Solar Permitting for Solar Installers Guide

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    Solar Permit Information 101

    In order to add a solar energy system to your home, you must first file for and receive permits. This is often the most time-consuming step of the entire process because you’ll need to draw up detailed documentation of your proposed system and receive approval from both your local building authority and your utility company for a grid-tied system.

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    6-Step Solar Permit Timeline

    At Avila Solar, we know the solar permitting process can be daunting, but we are here to help guide you through it and make the process as efficient as possible. We’ve put together this 6-step solar permit timeline to give you an idea of what to expect.

    Step 1: DIY System Design vs. Hire Specialists

    If you have the necessary knowledge, you can certainly design your own solar energy system. However, the majority of people will need professional help, which is where our experienced solar design technicians come in. You will be paired with a dedicated technician who will work with you to determine your energy usage and your goals for solar energy production, and will also take into account your local climate, location, the orientation of your home, and so forth to come up with a target system size.

    Once the appropriate system size has been determined, your technician will draft a design and provide a line-item quote for the entire system. Once you have approved the final design, we’ll pull together all the design details and documentation that you’ll need moving forward in the permitting process.

    Read More: How-to Calculate Solar String Size

    Step 2: Complete Interconnection Permit

    Unless your solar energy project is completely off the grid, you’ll need to apply for an interconnection permit, which allows you to connect your solar energy system to your local utility grid, meaning you can pull electricity from both sources as needed. The utility company will review your application to ensure that all the components and the design of your system is safe and compliant with all applicable codes. They will inspect your wiring diagram and the spec sheets for each component of your system.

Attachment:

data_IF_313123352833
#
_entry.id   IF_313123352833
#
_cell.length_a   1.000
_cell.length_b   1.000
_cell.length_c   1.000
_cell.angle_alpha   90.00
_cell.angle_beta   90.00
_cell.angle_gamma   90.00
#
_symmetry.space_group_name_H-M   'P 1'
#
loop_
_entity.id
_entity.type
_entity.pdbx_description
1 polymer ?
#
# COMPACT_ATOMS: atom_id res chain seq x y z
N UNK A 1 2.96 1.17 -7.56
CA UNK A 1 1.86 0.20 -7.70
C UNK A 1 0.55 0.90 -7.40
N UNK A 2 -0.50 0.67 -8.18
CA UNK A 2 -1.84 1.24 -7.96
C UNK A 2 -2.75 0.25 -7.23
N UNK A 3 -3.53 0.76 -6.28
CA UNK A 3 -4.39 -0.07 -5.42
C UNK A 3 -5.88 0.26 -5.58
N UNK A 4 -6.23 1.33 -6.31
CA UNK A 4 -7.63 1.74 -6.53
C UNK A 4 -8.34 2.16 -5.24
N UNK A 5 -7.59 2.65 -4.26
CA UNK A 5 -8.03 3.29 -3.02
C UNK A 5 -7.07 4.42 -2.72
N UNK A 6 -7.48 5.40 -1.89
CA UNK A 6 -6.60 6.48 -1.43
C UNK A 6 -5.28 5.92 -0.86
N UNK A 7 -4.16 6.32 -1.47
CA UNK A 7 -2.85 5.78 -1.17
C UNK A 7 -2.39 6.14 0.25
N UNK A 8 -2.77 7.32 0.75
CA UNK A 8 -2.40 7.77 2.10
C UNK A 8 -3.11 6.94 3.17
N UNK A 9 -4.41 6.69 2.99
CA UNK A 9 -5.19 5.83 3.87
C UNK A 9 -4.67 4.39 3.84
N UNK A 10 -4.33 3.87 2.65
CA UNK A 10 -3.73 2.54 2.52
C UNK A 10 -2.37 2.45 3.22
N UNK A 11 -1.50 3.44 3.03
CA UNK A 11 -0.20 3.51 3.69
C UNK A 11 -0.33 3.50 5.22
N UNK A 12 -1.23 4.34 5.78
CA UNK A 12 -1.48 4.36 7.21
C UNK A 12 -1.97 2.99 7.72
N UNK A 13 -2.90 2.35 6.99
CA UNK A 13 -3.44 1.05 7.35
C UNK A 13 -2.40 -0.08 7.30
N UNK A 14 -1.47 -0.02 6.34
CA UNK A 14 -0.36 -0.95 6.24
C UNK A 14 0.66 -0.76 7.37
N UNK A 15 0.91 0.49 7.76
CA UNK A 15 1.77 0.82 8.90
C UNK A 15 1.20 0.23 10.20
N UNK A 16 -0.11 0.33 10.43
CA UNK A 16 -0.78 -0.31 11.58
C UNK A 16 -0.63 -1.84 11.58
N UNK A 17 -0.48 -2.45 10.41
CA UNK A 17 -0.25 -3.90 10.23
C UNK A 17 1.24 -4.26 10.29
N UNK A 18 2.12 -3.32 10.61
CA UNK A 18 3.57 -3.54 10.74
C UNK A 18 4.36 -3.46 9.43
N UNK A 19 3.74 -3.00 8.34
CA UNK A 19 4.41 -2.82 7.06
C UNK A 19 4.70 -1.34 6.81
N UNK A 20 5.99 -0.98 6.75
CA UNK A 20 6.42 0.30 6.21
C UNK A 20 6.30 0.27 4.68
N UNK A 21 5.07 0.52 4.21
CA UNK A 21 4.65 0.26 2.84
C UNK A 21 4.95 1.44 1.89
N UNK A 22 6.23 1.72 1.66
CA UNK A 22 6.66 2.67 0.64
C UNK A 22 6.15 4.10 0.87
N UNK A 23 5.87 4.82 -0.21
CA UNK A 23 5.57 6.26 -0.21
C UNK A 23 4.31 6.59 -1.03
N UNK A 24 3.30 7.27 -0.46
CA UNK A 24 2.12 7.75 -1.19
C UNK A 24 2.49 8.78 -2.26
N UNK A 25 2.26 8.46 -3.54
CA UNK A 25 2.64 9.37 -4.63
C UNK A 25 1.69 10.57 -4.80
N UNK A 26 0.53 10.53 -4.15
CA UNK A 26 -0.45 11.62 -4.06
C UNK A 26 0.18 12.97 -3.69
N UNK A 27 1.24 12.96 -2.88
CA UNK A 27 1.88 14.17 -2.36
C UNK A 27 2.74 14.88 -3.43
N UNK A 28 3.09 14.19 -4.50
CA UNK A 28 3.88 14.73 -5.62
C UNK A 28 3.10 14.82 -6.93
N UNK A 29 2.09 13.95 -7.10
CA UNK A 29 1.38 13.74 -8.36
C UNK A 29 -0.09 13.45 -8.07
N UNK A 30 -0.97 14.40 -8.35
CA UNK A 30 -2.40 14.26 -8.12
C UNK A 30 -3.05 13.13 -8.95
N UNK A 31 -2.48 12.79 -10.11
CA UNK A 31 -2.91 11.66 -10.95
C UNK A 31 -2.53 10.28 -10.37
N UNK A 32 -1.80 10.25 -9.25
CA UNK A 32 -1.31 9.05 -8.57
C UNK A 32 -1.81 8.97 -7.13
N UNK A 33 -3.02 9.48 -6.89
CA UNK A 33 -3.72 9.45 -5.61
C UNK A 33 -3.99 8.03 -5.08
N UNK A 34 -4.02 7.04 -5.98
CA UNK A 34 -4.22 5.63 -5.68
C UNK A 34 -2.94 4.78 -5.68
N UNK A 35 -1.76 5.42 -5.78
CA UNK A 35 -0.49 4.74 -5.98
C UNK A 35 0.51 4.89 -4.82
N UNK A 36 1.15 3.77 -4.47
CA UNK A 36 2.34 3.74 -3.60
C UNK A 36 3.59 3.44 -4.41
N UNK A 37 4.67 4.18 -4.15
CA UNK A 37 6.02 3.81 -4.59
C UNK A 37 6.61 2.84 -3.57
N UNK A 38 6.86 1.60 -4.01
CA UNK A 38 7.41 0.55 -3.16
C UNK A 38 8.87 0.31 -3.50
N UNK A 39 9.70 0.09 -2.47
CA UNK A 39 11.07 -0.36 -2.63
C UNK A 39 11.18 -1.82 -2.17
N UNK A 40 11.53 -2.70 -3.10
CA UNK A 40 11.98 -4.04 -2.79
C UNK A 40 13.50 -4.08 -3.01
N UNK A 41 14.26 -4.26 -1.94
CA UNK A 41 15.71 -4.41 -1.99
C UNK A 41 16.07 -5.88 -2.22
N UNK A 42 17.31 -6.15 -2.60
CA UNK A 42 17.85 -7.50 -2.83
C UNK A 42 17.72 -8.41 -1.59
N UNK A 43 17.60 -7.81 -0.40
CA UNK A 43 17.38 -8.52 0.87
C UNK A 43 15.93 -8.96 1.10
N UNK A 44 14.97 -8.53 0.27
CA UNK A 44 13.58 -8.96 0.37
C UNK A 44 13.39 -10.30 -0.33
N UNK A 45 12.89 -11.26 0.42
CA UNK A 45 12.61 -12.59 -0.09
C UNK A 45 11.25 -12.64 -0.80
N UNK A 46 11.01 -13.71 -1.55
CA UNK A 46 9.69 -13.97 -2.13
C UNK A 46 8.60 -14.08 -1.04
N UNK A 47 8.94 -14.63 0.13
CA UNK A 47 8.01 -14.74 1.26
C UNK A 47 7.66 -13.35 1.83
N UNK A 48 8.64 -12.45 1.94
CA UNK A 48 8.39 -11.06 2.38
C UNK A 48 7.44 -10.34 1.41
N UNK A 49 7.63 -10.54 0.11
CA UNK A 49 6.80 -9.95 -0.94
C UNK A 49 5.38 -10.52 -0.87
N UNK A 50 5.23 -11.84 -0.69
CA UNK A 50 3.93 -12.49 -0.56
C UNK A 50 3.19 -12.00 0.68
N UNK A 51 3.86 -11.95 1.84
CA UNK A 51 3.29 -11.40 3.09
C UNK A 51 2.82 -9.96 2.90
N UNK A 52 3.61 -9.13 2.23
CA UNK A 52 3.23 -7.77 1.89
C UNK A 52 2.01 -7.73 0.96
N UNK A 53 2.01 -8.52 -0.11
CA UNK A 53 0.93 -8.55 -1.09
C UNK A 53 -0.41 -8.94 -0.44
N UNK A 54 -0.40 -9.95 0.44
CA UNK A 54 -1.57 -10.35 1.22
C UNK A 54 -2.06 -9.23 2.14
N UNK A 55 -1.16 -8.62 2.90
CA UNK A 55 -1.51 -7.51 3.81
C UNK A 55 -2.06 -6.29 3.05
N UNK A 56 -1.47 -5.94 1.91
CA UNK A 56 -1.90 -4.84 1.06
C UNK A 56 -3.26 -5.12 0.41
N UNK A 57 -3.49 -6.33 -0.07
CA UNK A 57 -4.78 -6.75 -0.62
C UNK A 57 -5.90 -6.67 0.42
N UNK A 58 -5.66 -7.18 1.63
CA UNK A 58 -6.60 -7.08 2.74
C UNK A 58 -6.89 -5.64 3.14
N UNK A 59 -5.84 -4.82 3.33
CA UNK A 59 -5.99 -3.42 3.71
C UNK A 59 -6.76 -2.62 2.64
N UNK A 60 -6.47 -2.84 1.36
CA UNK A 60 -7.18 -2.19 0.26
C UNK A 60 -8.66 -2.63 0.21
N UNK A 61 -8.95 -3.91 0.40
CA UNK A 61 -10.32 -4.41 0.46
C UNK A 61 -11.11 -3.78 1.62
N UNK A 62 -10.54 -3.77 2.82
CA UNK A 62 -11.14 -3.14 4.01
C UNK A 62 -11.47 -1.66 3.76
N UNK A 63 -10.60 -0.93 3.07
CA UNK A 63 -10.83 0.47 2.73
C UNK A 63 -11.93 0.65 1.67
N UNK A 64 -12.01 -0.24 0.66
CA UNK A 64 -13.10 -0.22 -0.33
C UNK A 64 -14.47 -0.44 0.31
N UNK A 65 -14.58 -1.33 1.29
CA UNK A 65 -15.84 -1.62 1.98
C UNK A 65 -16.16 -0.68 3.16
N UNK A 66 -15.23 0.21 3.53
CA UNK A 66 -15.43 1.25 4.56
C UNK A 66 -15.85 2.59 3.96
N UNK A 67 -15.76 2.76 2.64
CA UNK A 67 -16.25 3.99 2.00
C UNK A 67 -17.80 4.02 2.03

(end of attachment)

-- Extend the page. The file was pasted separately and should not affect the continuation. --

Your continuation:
The utility company will likely also ask for information including the location of your utility meter and electrical panel, the proposed location of your solar panel array, the number and model of solar panels and inverters you plan to use, and the capacity rating for all of your equipment. In order to apply for interconnection, you will need to find the application document for your specific utility company – it may be on their website or you may need to call the company and request a form.

    All Avila Solar system designs are created to comply with the latest National Electric Code to make this step as smooth as possible, and we also take into account local code requirements when drafting your design to streamline the process.

    Step 3: Put Together a Building Permit Application

    Next, you’ll need to apply for a building permit from your local Authority Having Jurisdiction (AHJ). Typically, the AHJ is your city planning office, but it can vary based on your location. For roof-mounted systems, the local AHJ will need to confirm that your roof can bear the extra weight of solar panels. Most newer homes have roofs that are engineered to hold plenty of weight, but some older homes may have structural roof damage that isn’t immediately evident, or they may not have been designed to hold extra weight.

    If you aren’t sure whether your roof is sufficiently strong, it’s wise to have an engineer come out and inspect your roof before you begin your building permit application – if your permit application is denied based on an unsound roof, your project timeline can be hugely impacted so it’s better to know upfront. If your roof doesn’t pass muster, you can arrange for it to be replaced or repaired, or consider switching to a ground mounted solar energy system before you move ahead with the building permit application.